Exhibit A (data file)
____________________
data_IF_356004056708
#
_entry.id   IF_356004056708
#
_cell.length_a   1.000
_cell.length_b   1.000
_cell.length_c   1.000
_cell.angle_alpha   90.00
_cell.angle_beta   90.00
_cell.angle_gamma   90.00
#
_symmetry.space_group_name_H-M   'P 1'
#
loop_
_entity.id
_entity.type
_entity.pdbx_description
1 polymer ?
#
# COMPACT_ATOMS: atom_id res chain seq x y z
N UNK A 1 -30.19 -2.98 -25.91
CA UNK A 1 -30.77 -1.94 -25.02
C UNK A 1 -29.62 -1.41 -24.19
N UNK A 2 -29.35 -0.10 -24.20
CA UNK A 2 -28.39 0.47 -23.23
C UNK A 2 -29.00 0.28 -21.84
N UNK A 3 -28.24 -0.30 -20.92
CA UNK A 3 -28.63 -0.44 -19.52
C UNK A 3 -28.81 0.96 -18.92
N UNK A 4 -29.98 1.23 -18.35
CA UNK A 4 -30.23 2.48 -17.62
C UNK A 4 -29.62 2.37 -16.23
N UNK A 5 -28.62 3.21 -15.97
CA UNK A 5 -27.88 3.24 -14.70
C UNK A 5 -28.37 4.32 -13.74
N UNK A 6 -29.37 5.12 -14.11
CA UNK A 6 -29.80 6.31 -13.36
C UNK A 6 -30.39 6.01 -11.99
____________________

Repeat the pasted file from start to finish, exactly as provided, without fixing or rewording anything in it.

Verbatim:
data_IF_356004056708
#
_entry.id   IF_356004056708
#
_cell.length_a   1.000
_cell.length_b   1.000
_cell.length_c   1.000
_cell.angle_alpha   90.00
_cell.angle_beta   90.00
_cell.angle_gamma   90.00
#
_symmetry.space_group_name_H-M   'P 1'
#
loop_
_entity.id
_entity.type
_entity.pdbx_description
1 polymer ?
#
# COMPACT_ATOMS: atom_id res chain seq x y z
N UNK A 1 -30.19 -2.98 -25.91
CA UNK A 1 -30.77 -1.94 -25.02
C UNK A 1 -29.62 -1.41 -24.19
N UNK A 2 -29.35 -0.10 -24.20
CA UNK A 2 -28.39 0.47 -23.23
C UNK A 2 -29.00 0.28 -21.84
N UNK A 3 -28.24 -0.30 -20.92
CA UNK A 3 -28.63 -0.44 -19.52
C UNK A 3 -28.81 0.96 -18.92
N UNK A 4 -29.98 1.23 -18.35
CA UNK A 4 -30.23 2.48 -17.62
C UNK A 4 -29.62 2.37 -16.23
N UNK A 5 -28.62 3.21 -15.97
CA UNK A 5 -27.88 3.24 -14.70
C UNK A 5 -28.37 4.32 -13.74
N UNK A 6 -29.37 5.12 -14.11
CA UNK A 6 -29.80 6.31 -13.36
C UNK A 6 -30.39 6.01 -11.99